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Serving: IN
Jim and Kay Douglas and Michael Langemeier, Purdue Univ. Extension ag economist, talk with farmers
OPEN AND TRANSPARENT: Jim Douglas (right) explains how they operate their farm as his wife, Kay; Michael Langemeier, Purdue University Extension ag economist; and other farmers listen. Douglas recently visited Taiwan both to explain how he grows beans and to learn what Taiwanese customers need.

Soybean farmers, leaders build relationships in Taiwan

Here are insights from Hoosiers visiting soybean customers in Asia.

Courtney Kingery emphasized the importance of trade when Indiana Prairie Farmer talked to the new Indiana Soybean Alliance CEO recently. She mentioned she and some farmers would soon head overseas to further efforts toward developing trade.

Good to her word, Kingery and ISA board members were in Taiwan this week. Kingery; ISA directors Nancy Cline, Kirklin; and Jim Douglas, Flat Rock; and Bruce Kettler, director of the Indiana State Department of Agriculture, spoke to the media directly from Taiwan.

The group helped celebrate 50 years of organized efforts by U.S. soybean groups to promote soybean trade in Taiwan. They also visited a factory that crushes soybeans and talked directly with a variety of industry people.

This came on the heels of a visit by a Taiwanese delegation to the U.S. and Indiana in September. They signed an agreement to purchase 90 million bushels of U.S. soybeans annually.

Here is what these four Hoosiers learned in Taiwan:

Kingery: It was great to experience this side of the marketing equation firsthand. It was a natural follow-up after the Taiwanese delegation visited us. Some major goals in ISA are promotion, education and leadership development. We addressed promotion and market development for our product through this trip.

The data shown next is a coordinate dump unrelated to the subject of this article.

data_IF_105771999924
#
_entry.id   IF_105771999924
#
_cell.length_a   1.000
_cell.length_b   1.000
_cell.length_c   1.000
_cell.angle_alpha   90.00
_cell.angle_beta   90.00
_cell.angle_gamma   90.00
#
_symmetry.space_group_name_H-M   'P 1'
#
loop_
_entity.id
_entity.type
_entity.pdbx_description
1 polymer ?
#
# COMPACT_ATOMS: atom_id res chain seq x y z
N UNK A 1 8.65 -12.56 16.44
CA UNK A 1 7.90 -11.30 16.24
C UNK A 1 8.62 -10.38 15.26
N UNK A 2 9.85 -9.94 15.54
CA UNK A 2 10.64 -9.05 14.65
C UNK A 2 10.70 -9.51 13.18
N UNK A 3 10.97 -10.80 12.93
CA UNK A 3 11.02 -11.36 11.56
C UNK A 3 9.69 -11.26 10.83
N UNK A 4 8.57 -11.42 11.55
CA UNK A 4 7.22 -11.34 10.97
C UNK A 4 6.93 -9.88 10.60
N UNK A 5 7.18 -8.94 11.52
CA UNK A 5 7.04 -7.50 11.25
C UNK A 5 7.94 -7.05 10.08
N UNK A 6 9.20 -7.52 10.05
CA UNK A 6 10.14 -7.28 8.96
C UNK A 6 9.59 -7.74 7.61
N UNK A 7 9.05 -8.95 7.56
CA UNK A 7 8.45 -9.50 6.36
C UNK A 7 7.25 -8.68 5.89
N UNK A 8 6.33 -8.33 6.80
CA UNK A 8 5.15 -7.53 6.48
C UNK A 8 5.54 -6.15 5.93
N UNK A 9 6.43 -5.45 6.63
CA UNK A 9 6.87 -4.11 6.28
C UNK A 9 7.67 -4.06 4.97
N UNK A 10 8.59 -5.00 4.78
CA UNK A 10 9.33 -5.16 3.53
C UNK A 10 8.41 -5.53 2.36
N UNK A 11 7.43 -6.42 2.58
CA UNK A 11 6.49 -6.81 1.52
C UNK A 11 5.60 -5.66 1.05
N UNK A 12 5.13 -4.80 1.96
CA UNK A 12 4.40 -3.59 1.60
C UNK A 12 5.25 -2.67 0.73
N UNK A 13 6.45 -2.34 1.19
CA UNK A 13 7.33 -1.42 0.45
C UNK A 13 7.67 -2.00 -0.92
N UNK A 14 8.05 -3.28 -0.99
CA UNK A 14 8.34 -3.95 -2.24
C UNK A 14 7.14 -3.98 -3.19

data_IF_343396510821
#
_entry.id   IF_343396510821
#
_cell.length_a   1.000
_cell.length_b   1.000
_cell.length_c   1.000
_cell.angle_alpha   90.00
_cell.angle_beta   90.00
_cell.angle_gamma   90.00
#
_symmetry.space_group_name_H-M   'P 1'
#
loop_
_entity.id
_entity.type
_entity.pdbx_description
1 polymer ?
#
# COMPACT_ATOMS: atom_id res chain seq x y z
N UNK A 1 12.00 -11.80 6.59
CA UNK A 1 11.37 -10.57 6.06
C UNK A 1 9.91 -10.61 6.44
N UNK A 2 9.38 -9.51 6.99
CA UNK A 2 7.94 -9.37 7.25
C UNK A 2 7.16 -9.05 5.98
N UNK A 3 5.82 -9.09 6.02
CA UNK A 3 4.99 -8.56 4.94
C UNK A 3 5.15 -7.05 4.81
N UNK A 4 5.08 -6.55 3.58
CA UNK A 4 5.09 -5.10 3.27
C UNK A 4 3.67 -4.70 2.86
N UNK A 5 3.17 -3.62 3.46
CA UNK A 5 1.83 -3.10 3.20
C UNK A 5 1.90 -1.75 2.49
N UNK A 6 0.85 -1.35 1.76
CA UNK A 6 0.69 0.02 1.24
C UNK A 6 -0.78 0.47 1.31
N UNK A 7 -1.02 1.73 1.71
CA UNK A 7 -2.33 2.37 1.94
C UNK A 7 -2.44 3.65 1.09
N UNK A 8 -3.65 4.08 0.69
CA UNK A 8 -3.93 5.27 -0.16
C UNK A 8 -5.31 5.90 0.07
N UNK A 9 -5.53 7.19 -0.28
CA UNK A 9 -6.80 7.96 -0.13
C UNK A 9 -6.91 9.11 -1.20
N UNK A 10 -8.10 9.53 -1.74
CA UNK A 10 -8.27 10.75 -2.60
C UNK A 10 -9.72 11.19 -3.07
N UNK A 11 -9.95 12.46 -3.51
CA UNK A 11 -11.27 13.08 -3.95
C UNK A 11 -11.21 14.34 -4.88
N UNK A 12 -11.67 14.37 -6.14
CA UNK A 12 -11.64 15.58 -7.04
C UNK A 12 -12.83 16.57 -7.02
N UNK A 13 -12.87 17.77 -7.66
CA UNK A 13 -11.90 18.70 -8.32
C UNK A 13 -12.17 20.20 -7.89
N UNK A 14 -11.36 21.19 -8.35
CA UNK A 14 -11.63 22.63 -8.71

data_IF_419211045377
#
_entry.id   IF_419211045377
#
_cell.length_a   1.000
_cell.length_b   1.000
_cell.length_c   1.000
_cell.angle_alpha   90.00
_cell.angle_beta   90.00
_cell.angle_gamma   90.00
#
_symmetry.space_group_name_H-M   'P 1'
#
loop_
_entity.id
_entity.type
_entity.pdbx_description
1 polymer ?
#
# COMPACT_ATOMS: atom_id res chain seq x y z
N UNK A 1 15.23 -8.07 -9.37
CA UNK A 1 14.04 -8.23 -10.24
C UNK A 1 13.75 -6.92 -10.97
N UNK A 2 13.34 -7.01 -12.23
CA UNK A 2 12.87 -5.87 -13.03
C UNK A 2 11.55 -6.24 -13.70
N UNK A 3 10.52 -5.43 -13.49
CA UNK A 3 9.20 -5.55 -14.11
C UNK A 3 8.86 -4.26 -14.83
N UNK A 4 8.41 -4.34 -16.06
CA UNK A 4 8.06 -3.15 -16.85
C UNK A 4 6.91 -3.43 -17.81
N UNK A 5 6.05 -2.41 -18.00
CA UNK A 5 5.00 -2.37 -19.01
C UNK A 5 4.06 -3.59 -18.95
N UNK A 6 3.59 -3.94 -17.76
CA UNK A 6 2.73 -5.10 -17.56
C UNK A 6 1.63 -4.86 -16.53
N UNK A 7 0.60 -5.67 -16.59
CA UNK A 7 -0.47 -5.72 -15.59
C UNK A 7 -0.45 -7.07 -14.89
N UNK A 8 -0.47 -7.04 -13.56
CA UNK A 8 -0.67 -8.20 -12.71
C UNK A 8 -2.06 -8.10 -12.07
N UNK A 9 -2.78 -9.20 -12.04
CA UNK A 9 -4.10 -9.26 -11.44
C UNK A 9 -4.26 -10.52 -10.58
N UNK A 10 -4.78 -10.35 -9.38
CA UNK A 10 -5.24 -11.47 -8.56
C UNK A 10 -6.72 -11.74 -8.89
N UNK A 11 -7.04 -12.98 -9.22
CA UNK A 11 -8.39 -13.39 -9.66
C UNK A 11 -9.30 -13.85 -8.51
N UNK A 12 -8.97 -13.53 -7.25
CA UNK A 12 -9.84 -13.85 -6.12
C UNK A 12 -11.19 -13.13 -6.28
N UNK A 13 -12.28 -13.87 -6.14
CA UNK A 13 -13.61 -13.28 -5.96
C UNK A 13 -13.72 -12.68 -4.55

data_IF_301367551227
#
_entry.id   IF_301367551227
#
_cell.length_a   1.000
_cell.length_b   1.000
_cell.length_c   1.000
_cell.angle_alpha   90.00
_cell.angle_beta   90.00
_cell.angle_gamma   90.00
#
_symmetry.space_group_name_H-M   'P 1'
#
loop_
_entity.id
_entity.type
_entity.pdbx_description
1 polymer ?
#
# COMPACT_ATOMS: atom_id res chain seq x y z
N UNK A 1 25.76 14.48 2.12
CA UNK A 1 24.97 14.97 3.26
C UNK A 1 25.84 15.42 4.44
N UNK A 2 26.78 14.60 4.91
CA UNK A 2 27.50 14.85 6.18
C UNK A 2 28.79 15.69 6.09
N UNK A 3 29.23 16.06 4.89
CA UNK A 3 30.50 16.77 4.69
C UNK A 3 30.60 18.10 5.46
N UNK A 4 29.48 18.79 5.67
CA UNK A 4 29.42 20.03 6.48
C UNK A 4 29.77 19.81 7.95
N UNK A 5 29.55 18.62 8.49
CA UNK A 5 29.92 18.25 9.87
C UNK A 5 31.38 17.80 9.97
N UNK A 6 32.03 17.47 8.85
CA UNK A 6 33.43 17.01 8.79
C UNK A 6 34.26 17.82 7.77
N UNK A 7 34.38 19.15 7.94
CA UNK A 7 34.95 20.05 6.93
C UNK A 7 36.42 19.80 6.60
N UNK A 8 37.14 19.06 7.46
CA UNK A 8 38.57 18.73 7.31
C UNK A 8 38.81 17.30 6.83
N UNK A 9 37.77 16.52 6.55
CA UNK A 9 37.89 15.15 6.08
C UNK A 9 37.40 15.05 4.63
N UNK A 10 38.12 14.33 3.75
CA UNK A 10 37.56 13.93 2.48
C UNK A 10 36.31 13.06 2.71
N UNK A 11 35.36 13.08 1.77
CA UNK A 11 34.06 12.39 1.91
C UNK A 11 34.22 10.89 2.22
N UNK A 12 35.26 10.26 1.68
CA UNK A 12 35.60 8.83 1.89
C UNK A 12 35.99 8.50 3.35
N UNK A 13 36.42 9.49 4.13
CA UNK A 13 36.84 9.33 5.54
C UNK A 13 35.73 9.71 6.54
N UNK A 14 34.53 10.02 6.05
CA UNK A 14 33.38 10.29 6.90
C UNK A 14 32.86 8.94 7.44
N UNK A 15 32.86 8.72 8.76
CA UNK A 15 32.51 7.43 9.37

Not all soybeans the delegation committed to buying will come from Indiana. However, buying U.S. soybeans helps the economy of both the entire county and Indiana.

Kettler: My biggest takeaway is how they view soybeans as a product for human consumption. We tend to think of soybeans as a commodity, largely used for livestock feed. It’s much more than that for these customers. Soybeans go into tofu and other food products. Quality is a big deal to them.

We assured them that our farmers focus on producing a quality product and want to be sustainable. Perhaps we need to look further into how we can produce and promote food-grade soybeans.

Cline: The people here are so interesting and treated us so well. I personally talked to people from all walks of life. They seriously want to know how we farm, and how we grow soybeans.

I was only 12 when U.S. soybean interests first came here. That made it very special for me to be here and meet people. It was a great chance to share the story of Indiana agriculture, and they were very receptive.

Douglas: There are 23 million people on this island. We traveled and saw patches of rice, corn and peanuts. We also saw ducks and pigs. They’re 100% dependent on other countries for soybeans. That’s not going to change because they can’t get more land. Hopefully, we can be the ones that fulfill that need for a long time to come.

It’s all about building relationships. These people especially want to know who they’re buying from. It’s no different than at home. We don’t like doing business with people we don’t know.

Kettler: There is a lot of truth in the saying that there is great value in “just showing up.” Governments work behind the scenes and make trade agreements. That’s important because it sets the rules. But it’s people who make sales. They want to visit us and see how we grow their product, and they want us to come see them. Relationships are what really make trade happen.

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